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comma. I prefer comma to the semi-colon in order to keep the flavor of the original: "Errare humanum est, perseverare diabolicum".

Wouldn't that mean something like, to persevere is diabolical? I never heard that. Why, yes, the Oxford Dict. of English ... but brutish to persist. Some give only the "err is human" part. Interesting that the "persevere/diabolical/brutish" one disappears after Pope.

Then there is the programmer's saw of yesteryear,
To err is human, but to really screw things up you need a computer
?
On 26 Jan 2005 18:33:52 -0800, "Arcadian Rises"
"To err is human; to be mauled by Spyware is criminal". That is, a semi-colon in place of the first comma and no second

comma. I prefer comma to the semi-colon in order to keep the flavor of the original: "Errare humanum est, perseverare diabolicum". I believe many other takeoffs keep the original punctuation, e.g. "To err is human, to forgive is divine".

For sure, and a sentence everyone will interpret in exactly the same way as the ugly "To err is human; to forgive is divine".

A poet would write the first, a librarian the second. Sorry, Alec and Don, but that's how it is.

Charles Riggs
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To err is, human.

This sentence contains two erors.

That took a minute (1), but I like those. Raymond Smullyan did too.

'Minute' in this context does not mean 60 seconds, Coop. It is one of those phrases that has much flexibility in meaning. To give you another example that will be more up your alley, if you say, 'Can I take a minute of your time to interest you in a vacuum cleaner?', the housewife at the door will understand you're asking for a considerably greater slice of her day than a minute.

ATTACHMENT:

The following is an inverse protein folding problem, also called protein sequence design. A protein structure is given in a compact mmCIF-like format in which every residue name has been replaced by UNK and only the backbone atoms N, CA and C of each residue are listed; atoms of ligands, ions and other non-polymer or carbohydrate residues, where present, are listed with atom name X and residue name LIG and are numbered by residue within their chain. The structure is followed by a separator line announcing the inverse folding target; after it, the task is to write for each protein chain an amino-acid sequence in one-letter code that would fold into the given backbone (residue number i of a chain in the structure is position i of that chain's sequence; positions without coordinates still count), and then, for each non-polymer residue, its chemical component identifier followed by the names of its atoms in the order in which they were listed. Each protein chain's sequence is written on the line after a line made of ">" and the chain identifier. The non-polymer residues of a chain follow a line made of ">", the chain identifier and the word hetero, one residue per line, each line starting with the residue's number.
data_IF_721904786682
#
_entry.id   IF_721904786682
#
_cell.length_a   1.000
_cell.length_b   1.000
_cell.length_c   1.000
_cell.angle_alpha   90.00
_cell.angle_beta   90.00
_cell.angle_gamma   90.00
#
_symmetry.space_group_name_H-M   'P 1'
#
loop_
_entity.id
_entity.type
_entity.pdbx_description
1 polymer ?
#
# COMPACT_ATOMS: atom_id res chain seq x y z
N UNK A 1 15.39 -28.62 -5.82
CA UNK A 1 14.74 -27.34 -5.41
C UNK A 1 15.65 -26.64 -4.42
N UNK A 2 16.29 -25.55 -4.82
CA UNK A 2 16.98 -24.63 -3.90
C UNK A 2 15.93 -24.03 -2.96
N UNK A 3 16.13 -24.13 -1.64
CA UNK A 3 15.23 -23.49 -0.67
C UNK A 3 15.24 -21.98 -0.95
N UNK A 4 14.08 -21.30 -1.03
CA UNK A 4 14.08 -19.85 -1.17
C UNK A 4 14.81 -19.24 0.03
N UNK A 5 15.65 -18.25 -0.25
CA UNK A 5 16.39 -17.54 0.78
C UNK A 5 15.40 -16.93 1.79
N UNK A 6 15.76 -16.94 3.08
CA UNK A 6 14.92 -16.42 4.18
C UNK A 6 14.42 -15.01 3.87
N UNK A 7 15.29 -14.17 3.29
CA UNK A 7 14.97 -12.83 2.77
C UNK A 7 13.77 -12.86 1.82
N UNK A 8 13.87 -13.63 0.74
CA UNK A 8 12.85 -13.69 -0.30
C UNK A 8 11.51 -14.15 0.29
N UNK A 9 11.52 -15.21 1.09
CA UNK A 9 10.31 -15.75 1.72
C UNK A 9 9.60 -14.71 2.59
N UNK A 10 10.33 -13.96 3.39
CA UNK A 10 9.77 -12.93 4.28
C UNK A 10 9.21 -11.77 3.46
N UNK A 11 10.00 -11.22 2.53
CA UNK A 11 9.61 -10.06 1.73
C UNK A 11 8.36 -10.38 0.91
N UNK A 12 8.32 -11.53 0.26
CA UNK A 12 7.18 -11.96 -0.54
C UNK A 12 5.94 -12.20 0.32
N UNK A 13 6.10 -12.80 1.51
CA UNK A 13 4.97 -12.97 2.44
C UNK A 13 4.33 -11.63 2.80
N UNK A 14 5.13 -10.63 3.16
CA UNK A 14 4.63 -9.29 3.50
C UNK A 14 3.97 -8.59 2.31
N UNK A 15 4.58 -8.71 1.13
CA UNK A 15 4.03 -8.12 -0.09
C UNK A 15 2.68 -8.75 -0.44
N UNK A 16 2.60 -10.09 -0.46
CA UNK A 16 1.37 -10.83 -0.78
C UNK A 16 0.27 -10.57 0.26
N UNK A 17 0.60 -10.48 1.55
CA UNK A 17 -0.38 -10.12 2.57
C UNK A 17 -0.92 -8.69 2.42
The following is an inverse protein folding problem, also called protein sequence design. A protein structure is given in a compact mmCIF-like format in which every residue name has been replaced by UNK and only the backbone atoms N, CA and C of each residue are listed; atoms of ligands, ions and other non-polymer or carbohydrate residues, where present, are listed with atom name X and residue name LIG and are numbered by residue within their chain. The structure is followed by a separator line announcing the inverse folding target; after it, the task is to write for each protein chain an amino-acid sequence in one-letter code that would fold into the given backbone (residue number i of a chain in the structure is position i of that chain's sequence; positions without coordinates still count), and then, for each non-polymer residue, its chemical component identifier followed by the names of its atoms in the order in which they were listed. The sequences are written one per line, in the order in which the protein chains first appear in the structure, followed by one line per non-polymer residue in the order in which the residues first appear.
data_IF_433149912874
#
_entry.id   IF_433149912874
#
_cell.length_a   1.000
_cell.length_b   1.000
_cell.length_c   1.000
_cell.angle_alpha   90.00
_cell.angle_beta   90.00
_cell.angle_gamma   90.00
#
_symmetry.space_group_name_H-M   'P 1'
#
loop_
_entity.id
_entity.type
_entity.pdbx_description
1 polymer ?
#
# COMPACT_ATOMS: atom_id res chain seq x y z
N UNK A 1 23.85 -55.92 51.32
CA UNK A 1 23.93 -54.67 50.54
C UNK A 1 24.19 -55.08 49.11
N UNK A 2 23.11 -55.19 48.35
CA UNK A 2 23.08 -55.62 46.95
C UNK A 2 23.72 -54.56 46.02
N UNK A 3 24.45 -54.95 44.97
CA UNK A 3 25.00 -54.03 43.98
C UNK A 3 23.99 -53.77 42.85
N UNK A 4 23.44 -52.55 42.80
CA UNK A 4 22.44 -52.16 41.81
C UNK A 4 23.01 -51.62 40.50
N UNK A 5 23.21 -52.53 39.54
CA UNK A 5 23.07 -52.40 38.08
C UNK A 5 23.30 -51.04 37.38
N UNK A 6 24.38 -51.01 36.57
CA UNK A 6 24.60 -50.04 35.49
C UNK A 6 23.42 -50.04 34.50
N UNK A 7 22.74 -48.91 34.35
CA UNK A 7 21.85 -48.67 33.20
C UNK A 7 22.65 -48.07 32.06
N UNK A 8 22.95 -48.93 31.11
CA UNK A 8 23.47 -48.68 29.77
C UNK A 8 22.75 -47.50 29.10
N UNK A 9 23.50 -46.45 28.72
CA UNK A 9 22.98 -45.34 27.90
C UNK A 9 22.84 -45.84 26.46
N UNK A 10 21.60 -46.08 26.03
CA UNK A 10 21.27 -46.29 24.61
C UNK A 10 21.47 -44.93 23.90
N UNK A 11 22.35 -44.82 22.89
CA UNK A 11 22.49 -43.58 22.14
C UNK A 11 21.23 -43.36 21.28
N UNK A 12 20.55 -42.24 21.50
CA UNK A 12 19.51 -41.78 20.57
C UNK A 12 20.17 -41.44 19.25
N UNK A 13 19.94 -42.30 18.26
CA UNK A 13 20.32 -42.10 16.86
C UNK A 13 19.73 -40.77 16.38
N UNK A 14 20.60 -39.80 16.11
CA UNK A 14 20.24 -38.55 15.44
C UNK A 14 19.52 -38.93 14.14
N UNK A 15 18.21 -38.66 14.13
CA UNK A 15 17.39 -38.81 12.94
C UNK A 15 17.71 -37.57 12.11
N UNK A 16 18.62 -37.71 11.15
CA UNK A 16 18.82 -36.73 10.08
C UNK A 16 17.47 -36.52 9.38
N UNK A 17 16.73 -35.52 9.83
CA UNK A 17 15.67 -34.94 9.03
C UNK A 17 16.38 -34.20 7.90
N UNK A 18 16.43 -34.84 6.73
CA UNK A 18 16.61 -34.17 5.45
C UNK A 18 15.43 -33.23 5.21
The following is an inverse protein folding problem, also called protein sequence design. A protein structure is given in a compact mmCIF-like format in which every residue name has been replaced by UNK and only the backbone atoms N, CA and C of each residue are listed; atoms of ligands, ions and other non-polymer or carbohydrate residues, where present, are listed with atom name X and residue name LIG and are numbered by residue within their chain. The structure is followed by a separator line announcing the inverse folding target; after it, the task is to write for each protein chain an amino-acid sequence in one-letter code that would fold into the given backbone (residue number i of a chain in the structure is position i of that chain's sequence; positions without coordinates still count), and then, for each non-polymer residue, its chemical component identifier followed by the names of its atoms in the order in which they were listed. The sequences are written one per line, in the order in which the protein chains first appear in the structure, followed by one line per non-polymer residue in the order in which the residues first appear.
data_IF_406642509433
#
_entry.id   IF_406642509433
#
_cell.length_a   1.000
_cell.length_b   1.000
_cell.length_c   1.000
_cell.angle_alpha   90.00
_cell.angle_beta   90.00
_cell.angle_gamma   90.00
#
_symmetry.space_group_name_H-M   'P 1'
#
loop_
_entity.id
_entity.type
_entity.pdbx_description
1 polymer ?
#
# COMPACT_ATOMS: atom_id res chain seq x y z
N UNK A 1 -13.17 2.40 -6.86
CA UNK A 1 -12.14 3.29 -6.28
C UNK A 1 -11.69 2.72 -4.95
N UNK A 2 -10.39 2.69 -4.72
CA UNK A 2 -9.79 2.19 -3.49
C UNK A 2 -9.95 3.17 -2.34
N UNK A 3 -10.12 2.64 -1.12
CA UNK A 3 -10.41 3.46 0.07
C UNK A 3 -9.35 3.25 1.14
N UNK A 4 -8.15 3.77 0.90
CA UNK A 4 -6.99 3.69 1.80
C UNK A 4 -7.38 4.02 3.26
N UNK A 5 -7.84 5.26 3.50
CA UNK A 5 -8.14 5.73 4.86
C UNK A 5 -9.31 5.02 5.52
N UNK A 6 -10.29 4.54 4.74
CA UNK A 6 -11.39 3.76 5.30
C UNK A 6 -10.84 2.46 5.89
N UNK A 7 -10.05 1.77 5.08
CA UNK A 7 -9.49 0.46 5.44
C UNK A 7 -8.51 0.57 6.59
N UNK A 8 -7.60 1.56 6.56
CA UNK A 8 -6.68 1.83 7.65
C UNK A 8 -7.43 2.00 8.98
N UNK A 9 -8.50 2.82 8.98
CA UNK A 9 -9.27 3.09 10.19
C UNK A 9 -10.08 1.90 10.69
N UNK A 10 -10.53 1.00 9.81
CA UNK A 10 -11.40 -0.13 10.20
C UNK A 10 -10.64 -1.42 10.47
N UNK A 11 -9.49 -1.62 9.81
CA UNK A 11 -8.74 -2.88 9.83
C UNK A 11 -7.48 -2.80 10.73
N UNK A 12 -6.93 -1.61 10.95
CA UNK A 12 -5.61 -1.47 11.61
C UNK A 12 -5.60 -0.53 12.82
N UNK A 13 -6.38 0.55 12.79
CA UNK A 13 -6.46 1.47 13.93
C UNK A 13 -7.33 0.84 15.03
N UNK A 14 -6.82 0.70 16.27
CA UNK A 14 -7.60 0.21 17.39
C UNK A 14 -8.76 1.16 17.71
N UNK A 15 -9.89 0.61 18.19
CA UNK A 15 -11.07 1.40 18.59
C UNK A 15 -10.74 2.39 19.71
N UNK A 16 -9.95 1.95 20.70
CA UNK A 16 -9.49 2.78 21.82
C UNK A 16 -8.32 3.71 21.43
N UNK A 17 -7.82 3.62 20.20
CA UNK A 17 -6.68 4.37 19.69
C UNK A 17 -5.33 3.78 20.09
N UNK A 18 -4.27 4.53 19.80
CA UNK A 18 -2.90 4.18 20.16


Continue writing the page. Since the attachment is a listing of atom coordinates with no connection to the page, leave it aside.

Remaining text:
Charles Riggs
But the original is more commonly written: "To err is human: to forgive, divine." Well, it is by me any way. Matti

Is that a colon after "human"?
Why a colon?
And the comma after "forgive"?
To show an oral pause?
In place of "is"?

paulo
Then there is the programmer's saw of yesteryear, To err is human, but to really screw things up you need a computer ?

Ignore question mark: It was an edit-o.
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Steffen Buehler filted:
To err is, human.

This sentence contains two erors.

2RSU, man..r
"To err is human, to be mauled by Spyware is, criminal". I came across this phrase on a Windows Experts website today. . . . I can't get my head around the punctuation used :-((

PW is right that the punctuation is wrong: but
the sentence's main defect is lack of clarity. It fails to specify whether the criminal is the erring user or the author of the spyware.

Don Phillipson
Carlsbad Springs
(Ottawa, Canada)
"To err is human: to forgive, divine."

Is that a colon after "human"? Why a colon?

A colon indicates that what follows elaborates what precedes it. Ref: Penguin Guide to Punctuation, by Larry Trask.
And the comma after "forgive"? To show an oral pause? In place of "is"?

I think that both of your suggestions have merit in this example; the hint of an oral pause is the more important for me, however.

Matti
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The colon is chosen to indicate the parallelism of the two clauses - one of that mark's distinctive uses. I feel pretty sure that the comma marks the omission of "is". The sentence originally quoted by Paulo should therefore read "To err is human: to be mauled by Spyware, criminal".

Alan Jones
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